India, he said, has joined the Global Coalition Against Synthetic Drugs that includes more than 80 nations and 11 international organizations.
“We really appreciate India’s leadership as well in becoming that global leader, not only for becoming the pharmacy of the world, but also in terms of disrupting illicit trafficking of drugs and production and making sure that we’re all working together when it comes to diseases like addiction to address it and preventive,” Dr Gupta told PTI.
Responding to a question, Dr Gupta said with increase in demand for the pharmaceutical products out of China, they have also seen a growth of the illicit chemical industry in China.
“And because today it’s the major producer of these precursor chemicals that contribute to the production of fentanyl, production of other illicit synthetic drugs, we want to, all of us, it’s in our interest to not repeat that mistake. India has an interest in making sure that that diversion control happens and it has a thriving pharmaceutical industry that it obviously is competing with and the Americans are able to take benefit out of that as India is obviously having a pharmaceutical supply for so many other countries. But part of that is working with agencies like the FDA, like DEA and others to ensure that that integrity is there,” he said.
Describing the visit of Prime Minister Modi to the US last month as historic, Dr Gupta said whether it’s defence, technology, people-to-people exchanges, health, various sectors that were discussed and agreed upon, “we are making significant progress in moving that forward”.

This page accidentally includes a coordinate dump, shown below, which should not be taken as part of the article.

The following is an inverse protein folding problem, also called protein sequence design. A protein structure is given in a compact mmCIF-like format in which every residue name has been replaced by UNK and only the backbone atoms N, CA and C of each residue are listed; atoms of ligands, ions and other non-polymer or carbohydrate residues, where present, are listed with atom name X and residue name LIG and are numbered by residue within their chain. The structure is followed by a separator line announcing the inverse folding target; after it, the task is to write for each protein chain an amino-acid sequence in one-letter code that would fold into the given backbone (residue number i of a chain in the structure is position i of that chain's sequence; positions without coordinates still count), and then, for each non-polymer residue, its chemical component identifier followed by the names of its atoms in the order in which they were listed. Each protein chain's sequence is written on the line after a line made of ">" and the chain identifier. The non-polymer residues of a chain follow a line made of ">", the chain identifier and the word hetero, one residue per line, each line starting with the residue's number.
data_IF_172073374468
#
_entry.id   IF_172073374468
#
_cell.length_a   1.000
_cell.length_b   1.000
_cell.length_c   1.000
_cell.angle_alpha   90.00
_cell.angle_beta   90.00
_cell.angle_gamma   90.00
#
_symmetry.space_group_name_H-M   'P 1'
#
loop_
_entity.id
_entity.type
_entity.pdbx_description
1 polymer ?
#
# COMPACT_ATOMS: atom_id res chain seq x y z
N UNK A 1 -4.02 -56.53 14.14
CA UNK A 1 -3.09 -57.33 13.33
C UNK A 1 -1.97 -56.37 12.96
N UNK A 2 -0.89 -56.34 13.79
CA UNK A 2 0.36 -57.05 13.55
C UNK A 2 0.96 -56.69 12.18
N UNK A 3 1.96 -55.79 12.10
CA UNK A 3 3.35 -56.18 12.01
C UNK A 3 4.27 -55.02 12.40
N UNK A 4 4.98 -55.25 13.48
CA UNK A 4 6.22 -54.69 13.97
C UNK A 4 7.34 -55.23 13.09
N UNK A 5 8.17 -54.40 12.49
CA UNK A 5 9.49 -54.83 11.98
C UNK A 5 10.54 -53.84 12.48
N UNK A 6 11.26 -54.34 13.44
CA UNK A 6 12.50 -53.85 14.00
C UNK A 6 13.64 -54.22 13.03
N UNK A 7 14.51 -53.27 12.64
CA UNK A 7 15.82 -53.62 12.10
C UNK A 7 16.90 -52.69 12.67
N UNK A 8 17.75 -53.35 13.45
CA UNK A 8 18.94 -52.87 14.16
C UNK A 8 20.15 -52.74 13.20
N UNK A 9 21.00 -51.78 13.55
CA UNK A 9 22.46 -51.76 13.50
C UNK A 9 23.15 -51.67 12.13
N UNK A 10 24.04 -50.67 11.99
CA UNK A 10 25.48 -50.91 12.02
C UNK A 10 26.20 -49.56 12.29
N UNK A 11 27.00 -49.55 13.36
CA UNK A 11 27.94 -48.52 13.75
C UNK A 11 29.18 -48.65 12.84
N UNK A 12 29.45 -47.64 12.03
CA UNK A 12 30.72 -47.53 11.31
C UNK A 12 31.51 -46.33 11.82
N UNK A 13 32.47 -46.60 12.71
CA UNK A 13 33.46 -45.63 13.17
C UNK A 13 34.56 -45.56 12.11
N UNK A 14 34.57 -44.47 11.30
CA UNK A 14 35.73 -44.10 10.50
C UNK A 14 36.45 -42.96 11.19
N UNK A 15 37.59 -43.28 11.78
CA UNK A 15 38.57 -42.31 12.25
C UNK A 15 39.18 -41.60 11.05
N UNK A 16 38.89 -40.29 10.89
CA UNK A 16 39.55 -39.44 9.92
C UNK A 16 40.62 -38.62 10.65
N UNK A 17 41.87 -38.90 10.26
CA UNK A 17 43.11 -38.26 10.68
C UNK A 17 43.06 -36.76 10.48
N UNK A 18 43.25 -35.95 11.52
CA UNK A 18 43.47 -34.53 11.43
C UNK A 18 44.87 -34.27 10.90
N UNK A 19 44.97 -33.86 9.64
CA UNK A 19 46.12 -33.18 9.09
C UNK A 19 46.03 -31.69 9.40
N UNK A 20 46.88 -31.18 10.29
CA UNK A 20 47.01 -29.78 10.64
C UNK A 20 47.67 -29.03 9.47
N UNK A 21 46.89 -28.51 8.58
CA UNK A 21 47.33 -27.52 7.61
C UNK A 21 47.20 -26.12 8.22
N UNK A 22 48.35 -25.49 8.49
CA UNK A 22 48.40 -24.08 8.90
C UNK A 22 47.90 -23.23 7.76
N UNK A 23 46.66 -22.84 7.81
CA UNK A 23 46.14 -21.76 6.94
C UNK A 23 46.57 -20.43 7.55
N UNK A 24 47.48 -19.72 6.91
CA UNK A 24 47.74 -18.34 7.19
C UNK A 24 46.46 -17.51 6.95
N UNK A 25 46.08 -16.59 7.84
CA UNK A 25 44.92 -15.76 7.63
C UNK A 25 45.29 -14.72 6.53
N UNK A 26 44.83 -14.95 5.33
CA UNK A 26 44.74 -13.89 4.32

“I think this visit was not only significant, but it will be remembered as one that was historic in nature and really turned the page in terms of having both countries work at a level unprecedented in history,” he added.
Dr Gupta said Indian Americans have not remained untouched with drug menace in the US. Just this week, Vice President Kamala Harris convened a round table with eight state attorneys generals. “I moderated that conversation. Right before she did that, she met with parents of those youth who had passed away from overdose, one of whom was an Indian American, and this is something that is close to her,” he said.
“This is something that she talked about in the public health crisis and why it’s important for Indian Americans in this country and all of the population in this country to understand that this crisis doesn’t care if you are living in rural or urban population, if you are rich or poor, brown, black or white, it doesn’t care. It will affect everybody. So, it’s very important, especially that we have conversations around the dinner table with our children. We understand the early signs that there may be something wrong, for example, if the social behaviour has changed for our kids or if academic performance has changed for others,” he said.
“So, the bottom line I think is important to understand that adolescents and teens, it’s important to recognize when they’re having challenges in life like most of us have and be supportive, be available, and make sure they can ask for help in that spirit, the Surgeon General (Dr Vivek Murthy) and I have put out an op-ed just last week in USA Today that talks about the importance of mental health and addiction and social isolation amongst youth and what can families do to help,” he said. (PTI)